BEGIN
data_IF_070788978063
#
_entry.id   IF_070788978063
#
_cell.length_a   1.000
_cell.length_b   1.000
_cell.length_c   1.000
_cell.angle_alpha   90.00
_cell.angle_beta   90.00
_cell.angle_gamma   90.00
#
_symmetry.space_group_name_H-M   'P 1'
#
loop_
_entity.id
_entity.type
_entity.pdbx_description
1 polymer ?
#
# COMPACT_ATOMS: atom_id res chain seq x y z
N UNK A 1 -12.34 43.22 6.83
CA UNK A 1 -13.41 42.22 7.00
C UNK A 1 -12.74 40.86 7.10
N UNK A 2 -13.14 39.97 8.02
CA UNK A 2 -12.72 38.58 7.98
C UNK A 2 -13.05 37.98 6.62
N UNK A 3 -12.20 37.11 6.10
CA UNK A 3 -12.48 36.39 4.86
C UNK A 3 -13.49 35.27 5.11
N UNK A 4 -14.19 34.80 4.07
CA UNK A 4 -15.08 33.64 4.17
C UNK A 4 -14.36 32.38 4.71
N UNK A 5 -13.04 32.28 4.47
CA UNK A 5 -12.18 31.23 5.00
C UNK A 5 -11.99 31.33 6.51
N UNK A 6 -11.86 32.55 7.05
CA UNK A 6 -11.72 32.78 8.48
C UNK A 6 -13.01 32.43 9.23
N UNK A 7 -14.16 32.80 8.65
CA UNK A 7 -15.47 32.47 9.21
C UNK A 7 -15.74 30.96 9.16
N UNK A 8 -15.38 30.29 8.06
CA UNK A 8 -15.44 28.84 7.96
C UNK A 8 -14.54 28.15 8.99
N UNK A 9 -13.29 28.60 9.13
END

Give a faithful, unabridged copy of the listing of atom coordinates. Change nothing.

data_IF_070788978063
#
_entry.id   IF_070788978063
#
_cell.length_a   1.000
_cell.length_b   1.000
_cell.length_c   1.000
_cell.angle_alpha   90.00
_cell.angle_beta   90.00
_cell.angle_gamma   90.00
#
_symmetry.space_group_name_H-M   'P 1'
#
loop_
_entity.id
_entity.type
_entity.pdbx_description
1 polymer ?
#
# COMPACT_ATOMS: atom_id res chain seq x y z
N UNK A 1 -12.34 43.22 6.83
CA UNK A 1 -13.41 42.22 7.00
C UNK A 1 -12.74 40.86 7.10
N UNK A 2 -13.14 39.97 8.02
CA UNK A 2 -12.72 38.58 7.98
C UNK A 2 -13.05 37.98 6.62
N UNK A 3 -12.20 37.11 6.10
CA UNK A 3 -12.48 36.39 4.86
C UNK A 3 -13.49 35.27 5.11
N UNK A 4 -14.19 34.80 4.07
CA UNK A 4 -15.08 33.64 4.17
C UNK A 4 -14.36 32.38 4.71
N UNK A 5 -13.04 32.28 4.47
CA UNK A 5 -12.18 31.23 5.00
C UNK A 5 -11.99 31.33 6.51
N UNK A 6 -11.86 32.55 7.05
CA UNK A 6 -11.72 32.78 8.48
C UNK A 6 -13.01 32.43 9.23
N UNK A 7 -14.16 32.80 8.65
CA UNK A 7 -15.47 32.47 9.21
C UNK A 7 -15.74 30.96 9.16
N UNK A 8 -15.38 30.29 8.06
CA UNK A 8 -15.44 28.84 7.96
C UNK A 8 -14.54 28.15 8.99
N UNK A 9 -13.29 28.60 9.13